• Crawling
  • Creeping
  • Tingling
  • Burning 

It’s suspected that RLS might be caused by a dopamine (the chemical in the brain that controls muscle movement) imbalance. Heredity may also play a role. Other health conditions (such as anemia, peripheral neuropathy, kidney failure, multiple sclerosis, and Parkinson’s disease) increase the risk of developing RLS. People of all ages and genders can be affected, but RLS happens more often in older individuals and women.

Diagnosing RLS may involve a physical exam, blood tests, neurological tests, and a sleep study to detect if the condition might be associated with another sleep disorder.

The treatment approach will vary depending on any underlying conditions that are causing RLS or making it worse. Certain medications may be prescribed to increase dopamine levels in the brain or help reduce symptoms. Doctors may also recommend lifestyle changes to promote relaxation and support healthy sleep. 


This disease most often occurs in the lungs and lymph nodes. However, it can happen in other parts of the body, too. In pulmonary sarcoidosis, collections of inflammatory cells (granulomas) form and interfere with breathing. 

Symptoms may include:

  • A dry, persistent cough
  • Shortness of breath
  • Chest pain
  • Wheezing

If left untreated, pulmonary sarcoidosis can result in permanent scarring of the lungs and cause pulmonary hypertension. 

Usually, the cause of sarcoidosis is unknown. However, some people seem to be genetically predisposed to it when exposed to certain bacteria, viruses, or environmental irritants (dust, chemicals, etc.). Doctors may use diagnostic tests such as blood and urine tests, chest CT scan, and other procedures to confirm or rule out sarcoidosis. 

No specific cure exists for sarcoidosis. In mild cases, it may resolve on its own. However, medications may be prescribed — such as corticosteroids or immune system suppressants — when the condition interferes with lung function. Other treatments may be necessary as well, including surgery if lung damage is severe. 


Snoring is the harsh noise that happens when relaxed tissues in the throat vibrate during breathing while a person is asleep. The vibration occurs as air flows past the tissues, which are partially blocking the airway. Nearly everyone snores occasionally. However, it’s a chronic issue for some people and may be due to a serious health problem or the anatomy of the person’s soft palate, tonsils, or adenoids.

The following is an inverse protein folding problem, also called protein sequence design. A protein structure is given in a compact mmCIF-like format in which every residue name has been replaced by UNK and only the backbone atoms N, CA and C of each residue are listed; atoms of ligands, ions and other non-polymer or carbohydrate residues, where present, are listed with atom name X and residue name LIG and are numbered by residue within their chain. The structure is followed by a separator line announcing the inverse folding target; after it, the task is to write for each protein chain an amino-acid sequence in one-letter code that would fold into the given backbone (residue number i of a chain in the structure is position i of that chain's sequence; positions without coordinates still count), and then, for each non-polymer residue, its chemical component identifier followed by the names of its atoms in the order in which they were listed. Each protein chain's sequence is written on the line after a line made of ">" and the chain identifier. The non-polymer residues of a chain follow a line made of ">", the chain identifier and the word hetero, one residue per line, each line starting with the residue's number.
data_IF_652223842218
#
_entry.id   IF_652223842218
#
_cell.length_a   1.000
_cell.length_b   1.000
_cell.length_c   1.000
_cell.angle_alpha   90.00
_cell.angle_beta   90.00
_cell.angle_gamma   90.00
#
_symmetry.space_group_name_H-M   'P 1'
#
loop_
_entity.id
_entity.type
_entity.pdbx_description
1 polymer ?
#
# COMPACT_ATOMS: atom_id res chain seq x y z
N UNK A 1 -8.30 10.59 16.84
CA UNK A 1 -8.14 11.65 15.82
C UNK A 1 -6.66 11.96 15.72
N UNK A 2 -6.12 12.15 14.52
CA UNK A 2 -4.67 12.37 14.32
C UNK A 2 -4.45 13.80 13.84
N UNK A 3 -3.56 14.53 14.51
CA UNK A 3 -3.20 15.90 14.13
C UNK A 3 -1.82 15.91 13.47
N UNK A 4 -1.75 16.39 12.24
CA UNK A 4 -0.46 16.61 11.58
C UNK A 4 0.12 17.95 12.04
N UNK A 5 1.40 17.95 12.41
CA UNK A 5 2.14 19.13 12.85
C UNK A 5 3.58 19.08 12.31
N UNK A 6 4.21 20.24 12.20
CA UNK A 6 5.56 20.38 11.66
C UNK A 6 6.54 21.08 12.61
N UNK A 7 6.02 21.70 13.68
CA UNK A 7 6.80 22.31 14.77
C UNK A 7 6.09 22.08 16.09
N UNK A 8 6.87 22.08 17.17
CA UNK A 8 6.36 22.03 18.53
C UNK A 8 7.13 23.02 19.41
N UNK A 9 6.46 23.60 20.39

If other symptoms, such as those below, accompany snoring, individuals may require medical evaluation.

  • Pauses in breathing during sleep
  • Trouble concentrating
  • High blood pressure
  • Chest pain 
  • Gasping or choking while sleeping
  • Excessive daytime sleepiness
  • Sore throat upon awakening
  • Morning headaches

Some of the health conditions chronic snoring may indicate include:

  • Central sleep apnea
  • Obstructive sleep apnea
  • Obesity hypoventilation syndrome

In addition to a medical exam, doctors may also use imaging tests (e.g., x-ray, CT scan, MRI) and a sleep study to determine if a person’s snoring is due to an underlying condition.  Treatments may include oral appliances to help keep airways open while sleeping and treating the underlying condition causing snoring or making it worse.

Upper Airway Resistance Syndrome

Upper airway resistance syndrome (UARS) is when the soft tissues in the nose or throat narrow the airway and prevent proper airflow. It is similar to obstructive sleep apnea in that the condition can disturb sleep, but the airway resistance is not as severe and does not usually create periods of no breathing. 

Symptoms may be the same — but less severe — than those associated with obstructive sleep apnea.

  • Snoring
  • Daytime sleepiness
  • Difficulty concentrating
  • Frequent waking up during sleep
  • Trouble concentrating

To diagnose UARS, a healthcare provider may conduct a medical exam and use a sleep study to record breathing patterns, blood oxygen levels, eye and limb movements, heart rate, and brain activity. 

The treatment approach will depend on what’s causing the condition. It may include lifestyle changes (such as losing weight), oral appliances to increase airflow, continuous positive airway pressure (CPAP), and possibly surgery of the mouth, throat, or nasal passages.  Left untreated, persons with UARS may experience complications such as insomnia, depression, fatigue, high blood pressure, and heart issues.